Saturday, July 15, 2023

"The memories will be so thick, they'll have to brush them away from their faces..."

Sad news this week - both the LA Times and the New York Times are making radical changes to reduce their sports coverage. At Defector, Ray Ratto writes The Slow Hemorrhage of the American Sports Desk:
Across the country, papers are cutting back their last deadlines to pre-dinner hours so that the annoyance of night sporting events and their coverage can be eliminated, and the new enemy of profitability is the people who used to fill those pages.
If reducing drag is the heart of efficiency, the Times is the first to give in to the logical extension of this philosophy. If one could be sure The Athletic would actually broaden the Times' coverage, then this move might be defensible journalistically, but The Athletic has never been about reimagining anything. It just tried to out-newspaper newspapers, making writers hope their beats wouldn't suck so that they might get enough clicks to sell enough subscriptions to imagine themselves central to the business. And making the talent worry about the business is always a dangerous strategy, because it allows the business people to fail and blame it on someone other than themselves.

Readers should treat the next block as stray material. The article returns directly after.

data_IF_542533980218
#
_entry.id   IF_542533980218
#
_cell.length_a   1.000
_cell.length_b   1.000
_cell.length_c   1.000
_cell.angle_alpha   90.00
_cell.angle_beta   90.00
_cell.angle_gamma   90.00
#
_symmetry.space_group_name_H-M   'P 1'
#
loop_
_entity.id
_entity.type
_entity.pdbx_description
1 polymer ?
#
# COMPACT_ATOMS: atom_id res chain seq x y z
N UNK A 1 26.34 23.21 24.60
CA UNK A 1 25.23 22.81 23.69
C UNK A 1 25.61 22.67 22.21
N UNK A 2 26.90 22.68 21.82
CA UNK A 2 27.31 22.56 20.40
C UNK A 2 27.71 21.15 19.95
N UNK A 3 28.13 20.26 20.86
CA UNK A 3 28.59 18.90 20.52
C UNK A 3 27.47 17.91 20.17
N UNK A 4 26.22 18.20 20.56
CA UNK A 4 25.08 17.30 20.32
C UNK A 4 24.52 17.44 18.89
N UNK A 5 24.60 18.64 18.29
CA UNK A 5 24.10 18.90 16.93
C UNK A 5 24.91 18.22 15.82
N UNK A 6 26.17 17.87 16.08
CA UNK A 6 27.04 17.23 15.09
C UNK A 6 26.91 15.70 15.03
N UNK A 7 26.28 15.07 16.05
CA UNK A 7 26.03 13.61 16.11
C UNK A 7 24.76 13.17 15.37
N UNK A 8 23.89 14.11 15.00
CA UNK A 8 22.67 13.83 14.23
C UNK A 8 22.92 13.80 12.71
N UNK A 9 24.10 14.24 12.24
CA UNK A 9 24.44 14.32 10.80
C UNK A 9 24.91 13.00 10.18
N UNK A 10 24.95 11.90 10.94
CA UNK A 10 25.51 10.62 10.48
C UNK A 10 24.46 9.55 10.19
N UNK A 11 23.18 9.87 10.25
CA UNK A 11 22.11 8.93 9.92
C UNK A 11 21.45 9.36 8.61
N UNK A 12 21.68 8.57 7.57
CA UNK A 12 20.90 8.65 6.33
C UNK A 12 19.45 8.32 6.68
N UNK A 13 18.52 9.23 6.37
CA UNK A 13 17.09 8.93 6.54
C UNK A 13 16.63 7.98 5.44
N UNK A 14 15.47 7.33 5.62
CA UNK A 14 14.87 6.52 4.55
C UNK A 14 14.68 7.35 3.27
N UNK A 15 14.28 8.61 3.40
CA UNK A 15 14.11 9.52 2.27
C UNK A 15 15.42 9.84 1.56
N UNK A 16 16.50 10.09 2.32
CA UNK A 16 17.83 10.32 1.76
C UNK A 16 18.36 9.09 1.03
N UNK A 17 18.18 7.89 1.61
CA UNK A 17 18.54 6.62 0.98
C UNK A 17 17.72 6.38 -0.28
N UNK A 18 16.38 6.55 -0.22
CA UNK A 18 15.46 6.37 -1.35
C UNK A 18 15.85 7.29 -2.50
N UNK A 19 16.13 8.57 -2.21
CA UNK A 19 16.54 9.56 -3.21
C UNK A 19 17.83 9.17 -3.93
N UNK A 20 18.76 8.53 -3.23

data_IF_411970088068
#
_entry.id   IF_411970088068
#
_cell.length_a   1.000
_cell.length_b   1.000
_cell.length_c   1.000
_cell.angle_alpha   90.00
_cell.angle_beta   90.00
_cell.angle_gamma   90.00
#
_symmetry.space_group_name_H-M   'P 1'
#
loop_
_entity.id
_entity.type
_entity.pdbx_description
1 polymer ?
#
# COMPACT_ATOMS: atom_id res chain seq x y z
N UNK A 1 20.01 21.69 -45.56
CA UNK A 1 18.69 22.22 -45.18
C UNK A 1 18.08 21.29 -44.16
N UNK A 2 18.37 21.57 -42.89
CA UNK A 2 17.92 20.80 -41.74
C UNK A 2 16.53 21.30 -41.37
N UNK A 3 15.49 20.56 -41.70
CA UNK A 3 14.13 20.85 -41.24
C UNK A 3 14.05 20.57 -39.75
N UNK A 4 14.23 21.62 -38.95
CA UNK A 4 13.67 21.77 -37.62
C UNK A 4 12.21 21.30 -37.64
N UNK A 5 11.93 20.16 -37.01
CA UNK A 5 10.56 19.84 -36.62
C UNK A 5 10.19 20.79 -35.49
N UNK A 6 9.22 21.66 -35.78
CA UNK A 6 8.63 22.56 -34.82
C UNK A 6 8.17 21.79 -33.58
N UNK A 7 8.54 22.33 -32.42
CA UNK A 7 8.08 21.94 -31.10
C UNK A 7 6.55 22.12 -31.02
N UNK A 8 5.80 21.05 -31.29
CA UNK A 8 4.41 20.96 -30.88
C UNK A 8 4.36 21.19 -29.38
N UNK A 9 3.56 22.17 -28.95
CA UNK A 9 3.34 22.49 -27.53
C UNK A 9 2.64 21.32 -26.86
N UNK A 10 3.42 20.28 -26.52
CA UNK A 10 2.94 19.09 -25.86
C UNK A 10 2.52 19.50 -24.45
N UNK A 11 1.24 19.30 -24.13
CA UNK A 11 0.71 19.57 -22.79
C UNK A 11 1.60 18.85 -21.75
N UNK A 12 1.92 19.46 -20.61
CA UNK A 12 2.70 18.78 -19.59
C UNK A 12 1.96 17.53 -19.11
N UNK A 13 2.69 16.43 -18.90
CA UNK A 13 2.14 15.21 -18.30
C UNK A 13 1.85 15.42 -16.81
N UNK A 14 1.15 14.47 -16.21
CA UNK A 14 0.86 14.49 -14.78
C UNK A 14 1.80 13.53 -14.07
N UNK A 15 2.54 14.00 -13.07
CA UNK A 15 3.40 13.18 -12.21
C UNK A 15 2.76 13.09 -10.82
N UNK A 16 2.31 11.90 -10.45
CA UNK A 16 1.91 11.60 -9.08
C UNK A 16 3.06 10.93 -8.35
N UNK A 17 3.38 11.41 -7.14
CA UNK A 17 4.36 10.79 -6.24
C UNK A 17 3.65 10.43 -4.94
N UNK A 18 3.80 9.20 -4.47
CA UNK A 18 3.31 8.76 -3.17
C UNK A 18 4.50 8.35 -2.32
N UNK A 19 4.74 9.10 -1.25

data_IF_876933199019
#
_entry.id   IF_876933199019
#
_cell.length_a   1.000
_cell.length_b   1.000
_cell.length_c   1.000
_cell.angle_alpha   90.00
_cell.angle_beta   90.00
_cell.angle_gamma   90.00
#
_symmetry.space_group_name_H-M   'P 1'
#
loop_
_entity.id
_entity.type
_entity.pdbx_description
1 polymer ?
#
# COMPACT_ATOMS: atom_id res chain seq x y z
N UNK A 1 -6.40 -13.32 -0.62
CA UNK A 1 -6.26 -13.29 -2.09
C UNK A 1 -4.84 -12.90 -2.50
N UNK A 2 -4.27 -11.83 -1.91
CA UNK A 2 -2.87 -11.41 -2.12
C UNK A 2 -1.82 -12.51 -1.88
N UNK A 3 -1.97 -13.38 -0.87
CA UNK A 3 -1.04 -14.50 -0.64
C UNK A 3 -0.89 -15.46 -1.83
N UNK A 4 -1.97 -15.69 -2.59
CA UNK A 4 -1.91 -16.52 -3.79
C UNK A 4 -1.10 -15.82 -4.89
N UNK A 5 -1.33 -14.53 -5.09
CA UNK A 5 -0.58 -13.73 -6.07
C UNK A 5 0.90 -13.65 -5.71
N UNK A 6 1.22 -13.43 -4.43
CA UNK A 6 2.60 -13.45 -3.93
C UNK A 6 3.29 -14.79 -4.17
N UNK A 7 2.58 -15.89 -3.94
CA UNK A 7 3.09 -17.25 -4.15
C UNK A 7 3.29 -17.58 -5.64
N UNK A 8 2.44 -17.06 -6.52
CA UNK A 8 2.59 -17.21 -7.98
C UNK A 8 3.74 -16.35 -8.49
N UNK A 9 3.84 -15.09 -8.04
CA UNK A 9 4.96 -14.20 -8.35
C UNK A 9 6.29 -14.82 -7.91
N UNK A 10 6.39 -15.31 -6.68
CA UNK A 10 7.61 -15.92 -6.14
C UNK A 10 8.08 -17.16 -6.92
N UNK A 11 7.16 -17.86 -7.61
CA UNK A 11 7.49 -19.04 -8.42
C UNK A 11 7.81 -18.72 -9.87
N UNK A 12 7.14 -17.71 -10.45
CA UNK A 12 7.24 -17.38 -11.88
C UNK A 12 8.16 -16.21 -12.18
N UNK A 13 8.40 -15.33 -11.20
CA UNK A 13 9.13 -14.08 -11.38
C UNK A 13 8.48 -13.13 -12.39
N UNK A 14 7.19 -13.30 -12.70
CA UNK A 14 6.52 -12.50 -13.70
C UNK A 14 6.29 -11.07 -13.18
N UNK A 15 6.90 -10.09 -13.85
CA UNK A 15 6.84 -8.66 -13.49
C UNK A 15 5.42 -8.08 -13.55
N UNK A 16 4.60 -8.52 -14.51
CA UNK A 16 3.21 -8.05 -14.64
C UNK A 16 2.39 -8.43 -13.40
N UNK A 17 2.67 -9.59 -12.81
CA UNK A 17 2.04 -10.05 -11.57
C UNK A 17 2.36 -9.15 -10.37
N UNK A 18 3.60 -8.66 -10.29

....nobody will remember the business thugs who did today's deed because they thrive in the anonymity of the best hitmen. They might remember some of the people they read and enjoyed and learned from, but that's not what a newspaper is anymore. It's just another way to explain late-stage capitalism: eating the people who do the work and replacing them with fewer and cheaper ones.

This is why I love sports: Read the whole thread - its great. 

 Moving on, some other observations on the passing scene:

Of all the impacts of the pandemic, one that will last is the coming collapse of office real estate -- millions of people learned to love working at home in 2020, and don't want to go back. I thought this was an hilarious idea: When Rick from Pawn Stars was going through Customs, the officer pondered whether his passport was real, and called in an expert to check it out: Its this kind of thing that still makes Twitter unique -- where else would Wierd Al make a comment and get a response from Eric Idle and I get to read what they both say: Finally, this:

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